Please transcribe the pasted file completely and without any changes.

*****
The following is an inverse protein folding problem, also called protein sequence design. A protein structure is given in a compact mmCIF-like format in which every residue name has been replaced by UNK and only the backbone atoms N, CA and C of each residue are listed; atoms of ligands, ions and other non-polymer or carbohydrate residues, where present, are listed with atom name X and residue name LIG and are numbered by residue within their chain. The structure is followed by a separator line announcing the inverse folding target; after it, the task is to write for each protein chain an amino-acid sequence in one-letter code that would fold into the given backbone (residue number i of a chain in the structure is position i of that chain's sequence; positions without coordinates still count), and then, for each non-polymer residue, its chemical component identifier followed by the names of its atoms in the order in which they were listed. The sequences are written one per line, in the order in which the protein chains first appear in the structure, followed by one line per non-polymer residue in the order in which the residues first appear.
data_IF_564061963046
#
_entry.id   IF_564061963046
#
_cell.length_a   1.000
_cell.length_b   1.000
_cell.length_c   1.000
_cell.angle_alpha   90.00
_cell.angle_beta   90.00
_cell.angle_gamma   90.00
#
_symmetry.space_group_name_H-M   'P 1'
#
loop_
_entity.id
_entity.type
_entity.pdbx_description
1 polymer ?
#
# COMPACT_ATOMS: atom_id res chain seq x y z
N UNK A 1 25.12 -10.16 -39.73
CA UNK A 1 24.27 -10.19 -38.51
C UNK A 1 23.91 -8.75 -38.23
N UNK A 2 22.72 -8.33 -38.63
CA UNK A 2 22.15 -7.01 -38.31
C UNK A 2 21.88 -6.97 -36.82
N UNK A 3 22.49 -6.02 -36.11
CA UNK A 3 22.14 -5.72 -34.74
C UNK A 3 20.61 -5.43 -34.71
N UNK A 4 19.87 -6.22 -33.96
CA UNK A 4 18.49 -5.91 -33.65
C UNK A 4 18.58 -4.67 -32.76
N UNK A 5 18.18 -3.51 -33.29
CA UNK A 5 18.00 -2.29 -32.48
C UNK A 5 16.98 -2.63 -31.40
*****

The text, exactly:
The following is an inverse protein folding problem, also called protein sequence design. A protein structure is given in a compact mmCIF-like format in which every residue name has been replaced by UNK and only the backbone atoms N, CA and C of each residue are listed; atoms of ligands, ions and other non-polymer or carbohydrate residues, where present, are listed with atom name X and residue name LIG and are numbered by residue within their chain. The structure is followed by a separator line announcing the inverse folding target; after it, the task is to write for each protein chain an amino-acid sequence in one-letter code that would fold into the given backbone (residue number i of a chain in the structure is position i of that chain's sequence; positions without coordinates still count), and then, for each non-polymer residue, its chemical component identifier followed by the names of its atoms in the order in which they were listed. The sequences are written one per line, in the order in which the protein chains first appear in the structure, followed by one line per non-polymer residue in the order in which the residues first appear.
data_IF_564061963046
#
_entry.id   IF_564061963046
#
_cell.length_a   1.000
_cell.length_b   1.000
_cell.length_c   1.000
_cell.angle_alpha   90.00
_cell.angle_beta   90.00
_cell.angle_gamma   90.00
#
_symmetry.space_group_name_H-M   'P 1'
#
loop_
_entity.id
_entity.type
_entity.pdbx_description
1 polymer ?
#
# COMPACT_ATOMS: atom_id res chain seq x y z
N UNK A 1 25.12 -10.16 -39.73
CA UNK A 1 24.27 -10.19 -38.51
C UNK A 1 23.91 -8.75 -38.23
N UNK A 2 22.72 -8.33 -38.63
CA UNK A 2 22.15 -7.01 -38.31
C UNK A 2 21.88 -6.97 -36.82
N UNK A 3 22.49 -6.02 -36.11
CA UNK A 3 22.14 -5.72 -34.74
C UNK A 3 20.61 -5.43 -34.71
N UNK A 4 19.87 -6.22 -33.96
CA UNK A 4 18.49 -5.91 -33.65
C UNK A 4 18.58 -4.67 -32.76
N UNK A 5 18.18 -3.51 -33.29
CA UNK A 5 18.00 -2.29 -32.48
C UNK A 5 16.98 -2.63 -31.40